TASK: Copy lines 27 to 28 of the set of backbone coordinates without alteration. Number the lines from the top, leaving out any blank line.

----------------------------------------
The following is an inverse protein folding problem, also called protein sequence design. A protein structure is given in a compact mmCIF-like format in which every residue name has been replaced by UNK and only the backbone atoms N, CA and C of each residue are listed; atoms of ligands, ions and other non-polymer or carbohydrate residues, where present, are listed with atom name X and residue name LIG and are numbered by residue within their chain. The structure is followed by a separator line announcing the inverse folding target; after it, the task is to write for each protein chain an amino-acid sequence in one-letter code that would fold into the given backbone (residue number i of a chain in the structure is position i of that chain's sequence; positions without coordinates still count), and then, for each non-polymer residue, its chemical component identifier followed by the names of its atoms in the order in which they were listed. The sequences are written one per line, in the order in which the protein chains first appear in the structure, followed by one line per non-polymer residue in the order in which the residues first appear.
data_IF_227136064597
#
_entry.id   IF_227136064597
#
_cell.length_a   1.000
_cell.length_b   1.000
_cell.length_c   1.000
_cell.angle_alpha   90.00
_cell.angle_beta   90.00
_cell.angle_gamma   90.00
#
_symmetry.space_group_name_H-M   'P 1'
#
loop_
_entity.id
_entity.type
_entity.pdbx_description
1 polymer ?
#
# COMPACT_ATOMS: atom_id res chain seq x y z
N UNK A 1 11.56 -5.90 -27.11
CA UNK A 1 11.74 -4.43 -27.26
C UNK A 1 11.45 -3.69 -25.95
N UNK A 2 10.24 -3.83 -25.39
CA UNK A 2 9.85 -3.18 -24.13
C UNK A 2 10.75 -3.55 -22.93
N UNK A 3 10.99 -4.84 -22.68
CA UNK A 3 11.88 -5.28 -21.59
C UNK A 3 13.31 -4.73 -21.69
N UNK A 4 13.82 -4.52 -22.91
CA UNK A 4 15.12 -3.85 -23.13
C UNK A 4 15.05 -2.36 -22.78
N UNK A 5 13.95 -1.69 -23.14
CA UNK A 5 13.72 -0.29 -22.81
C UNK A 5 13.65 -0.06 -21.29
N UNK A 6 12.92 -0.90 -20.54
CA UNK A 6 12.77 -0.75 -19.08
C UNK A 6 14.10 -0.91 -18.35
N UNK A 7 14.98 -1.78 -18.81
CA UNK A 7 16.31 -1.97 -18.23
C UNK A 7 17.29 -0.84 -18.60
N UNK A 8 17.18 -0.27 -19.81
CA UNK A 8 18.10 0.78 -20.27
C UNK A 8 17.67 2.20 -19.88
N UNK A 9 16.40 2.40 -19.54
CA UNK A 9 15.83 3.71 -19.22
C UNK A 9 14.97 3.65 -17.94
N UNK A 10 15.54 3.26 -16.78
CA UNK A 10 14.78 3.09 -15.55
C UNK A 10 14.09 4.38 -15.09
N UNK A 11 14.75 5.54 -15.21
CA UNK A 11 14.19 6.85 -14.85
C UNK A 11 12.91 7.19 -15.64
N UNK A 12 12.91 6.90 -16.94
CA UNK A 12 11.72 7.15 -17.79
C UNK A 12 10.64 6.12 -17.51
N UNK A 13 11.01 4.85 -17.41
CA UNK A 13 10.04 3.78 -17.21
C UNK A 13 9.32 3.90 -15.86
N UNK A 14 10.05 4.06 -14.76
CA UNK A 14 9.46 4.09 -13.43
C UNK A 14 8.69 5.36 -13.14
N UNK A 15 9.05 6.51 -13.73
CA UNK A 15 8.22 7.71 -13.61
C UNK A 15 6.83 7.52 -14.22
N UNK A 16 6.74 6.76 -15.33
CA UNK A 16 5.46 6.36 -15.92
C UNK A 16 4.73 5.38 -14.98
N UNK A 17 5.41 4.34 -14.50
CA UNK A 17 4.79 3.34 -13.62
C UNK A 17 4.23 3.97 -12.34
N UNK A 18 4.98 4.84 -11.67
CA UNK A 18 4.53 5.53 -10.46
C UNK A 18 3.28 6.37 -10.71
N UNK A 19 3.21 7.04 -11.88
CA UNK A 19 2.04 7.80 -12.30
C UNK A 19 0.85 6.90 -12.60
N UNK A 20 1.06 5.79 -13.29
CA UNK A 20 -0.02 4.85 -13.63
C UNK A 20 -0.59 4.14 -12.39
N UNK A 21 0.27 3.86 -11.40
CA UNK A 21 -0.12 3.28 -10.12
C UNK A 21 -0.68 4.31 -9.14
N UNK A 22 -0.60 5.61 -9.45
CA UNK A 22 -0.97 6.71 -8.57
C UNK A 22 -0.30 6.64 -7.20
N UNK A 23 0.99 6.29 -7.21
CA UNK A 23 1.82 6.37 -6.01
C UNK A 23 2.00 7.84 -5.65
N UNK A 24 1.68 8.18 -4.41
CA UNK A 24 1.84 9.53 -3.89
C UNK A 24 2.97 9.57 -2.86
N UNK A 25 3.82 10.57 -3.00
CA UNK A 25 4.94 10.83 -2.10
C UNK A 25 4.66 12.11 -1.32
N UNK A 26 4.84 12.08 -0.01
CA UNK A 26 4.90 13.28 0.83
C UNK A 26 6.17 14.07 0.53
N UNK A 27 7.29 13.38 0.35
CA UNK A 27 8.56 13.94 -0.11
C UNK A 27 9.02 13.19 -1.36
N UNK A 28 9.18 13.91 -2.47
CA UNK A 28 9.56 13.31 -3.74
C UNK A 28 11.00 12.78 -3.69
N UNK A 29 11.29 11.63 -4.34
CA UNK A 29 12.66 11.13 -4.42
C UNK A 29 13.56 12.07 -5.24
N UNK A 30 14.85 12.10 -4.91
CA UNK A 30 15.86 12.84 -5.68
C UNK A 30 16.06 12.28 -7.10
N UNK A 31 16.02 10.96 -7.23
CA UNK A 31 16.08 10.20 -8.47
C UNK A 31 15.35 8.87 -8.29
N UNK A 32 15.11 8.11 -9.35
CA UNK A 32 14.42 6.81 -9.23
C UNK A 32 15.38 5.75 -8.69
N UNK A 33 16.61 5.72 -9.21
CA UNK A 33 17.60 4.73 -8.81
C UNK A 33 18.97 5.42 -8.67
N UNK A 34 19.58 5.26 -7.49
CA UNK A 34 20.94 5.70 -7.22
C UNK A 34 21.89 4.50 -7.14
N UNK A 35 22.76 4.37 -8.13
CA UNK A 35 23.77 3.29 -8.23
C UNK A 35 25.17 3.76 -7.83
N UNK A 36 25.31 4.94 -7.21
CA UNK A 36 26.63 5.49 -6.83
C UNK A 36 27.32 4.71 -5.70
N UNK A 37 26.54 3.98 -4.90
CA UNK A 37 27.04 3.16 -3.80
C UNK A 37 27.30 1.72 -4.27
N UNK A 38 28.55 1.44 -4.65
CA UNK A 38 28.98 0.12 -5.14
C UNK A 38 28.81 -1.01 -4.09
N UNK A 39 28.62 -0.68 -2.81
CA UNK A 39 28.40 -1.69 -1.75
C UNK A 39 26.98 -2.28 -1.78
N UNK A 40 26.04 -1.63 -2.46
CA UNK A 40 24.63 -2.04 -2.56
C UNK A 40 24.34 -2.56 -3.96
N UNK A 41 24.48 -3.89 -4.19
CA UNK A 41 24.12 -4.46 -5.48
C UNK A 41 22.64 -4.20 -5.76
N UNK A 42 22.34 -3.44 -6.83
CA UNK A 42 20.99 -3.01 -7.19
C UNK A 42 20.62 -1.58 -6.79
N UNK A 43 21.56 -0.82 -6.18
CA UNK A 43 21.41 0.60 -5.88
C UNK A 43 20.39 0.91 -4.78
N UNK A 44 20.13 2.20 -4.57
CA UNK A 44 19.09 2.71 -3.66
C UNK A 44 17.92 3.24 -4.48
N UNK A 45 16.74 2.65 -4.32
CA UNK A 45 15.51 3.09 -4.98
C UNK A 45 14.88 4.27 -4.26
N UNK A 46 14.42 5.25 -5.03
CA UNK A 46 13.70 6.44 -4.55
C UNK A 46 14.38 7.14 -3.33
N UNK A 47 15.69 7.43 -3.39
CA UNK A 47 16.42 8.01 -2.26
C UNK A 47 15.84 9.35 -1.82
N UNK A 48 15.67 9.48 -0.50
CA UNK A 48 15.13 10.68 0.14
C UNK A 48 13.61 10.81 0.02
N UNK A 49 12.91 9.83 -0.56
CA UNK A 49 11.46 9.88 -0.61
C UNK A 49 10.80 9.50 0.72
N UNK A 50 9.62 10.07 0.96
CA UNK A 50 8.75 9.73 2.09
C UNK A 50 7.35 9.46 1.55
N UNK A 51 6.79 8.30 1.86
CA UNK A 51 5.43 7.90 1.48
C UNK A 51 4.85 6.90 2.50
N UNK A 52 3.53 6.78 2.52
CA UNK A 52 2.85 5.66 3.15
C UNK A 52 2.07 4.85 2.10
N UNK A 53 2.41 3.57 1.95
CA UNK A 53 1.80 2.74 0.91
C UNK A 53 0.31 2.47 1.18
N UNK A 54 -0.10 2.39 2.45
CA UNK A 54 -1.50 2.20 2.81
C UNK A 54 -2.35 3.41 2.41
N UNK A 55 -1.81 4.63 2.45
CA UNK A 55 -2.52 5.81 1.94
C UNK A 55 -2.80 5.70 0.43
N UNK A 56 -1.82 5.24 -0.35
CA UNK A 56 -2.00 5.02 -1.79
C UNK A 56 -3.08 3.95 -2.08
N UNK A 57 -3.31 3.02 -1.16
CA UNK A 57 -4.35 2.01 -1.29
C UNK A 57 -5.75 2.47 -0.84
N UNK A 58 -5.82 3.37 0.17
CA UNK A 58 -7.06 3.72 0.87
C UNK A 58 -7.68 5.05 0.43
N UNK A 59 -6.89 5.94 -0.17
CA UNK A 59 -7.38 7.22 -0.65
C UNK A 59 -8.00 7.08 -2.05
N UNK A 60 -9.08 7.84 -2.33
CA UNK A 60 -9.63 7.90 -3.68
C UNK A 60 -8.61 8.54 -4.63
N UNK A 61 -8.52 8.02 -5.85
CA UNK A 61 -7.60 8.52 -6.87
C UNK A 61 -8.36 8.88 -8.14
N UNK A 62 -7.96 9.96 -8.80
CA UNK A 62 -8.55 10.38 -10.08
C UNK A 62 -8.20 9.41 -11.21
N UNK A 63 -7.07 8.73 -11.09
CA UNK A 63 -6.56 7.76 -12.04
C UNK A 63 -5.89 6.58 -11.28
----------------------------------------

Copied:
C UNK A 2 10.75 -3.55 -22.93
N UNK A 3 10.99 -4.84 -22.68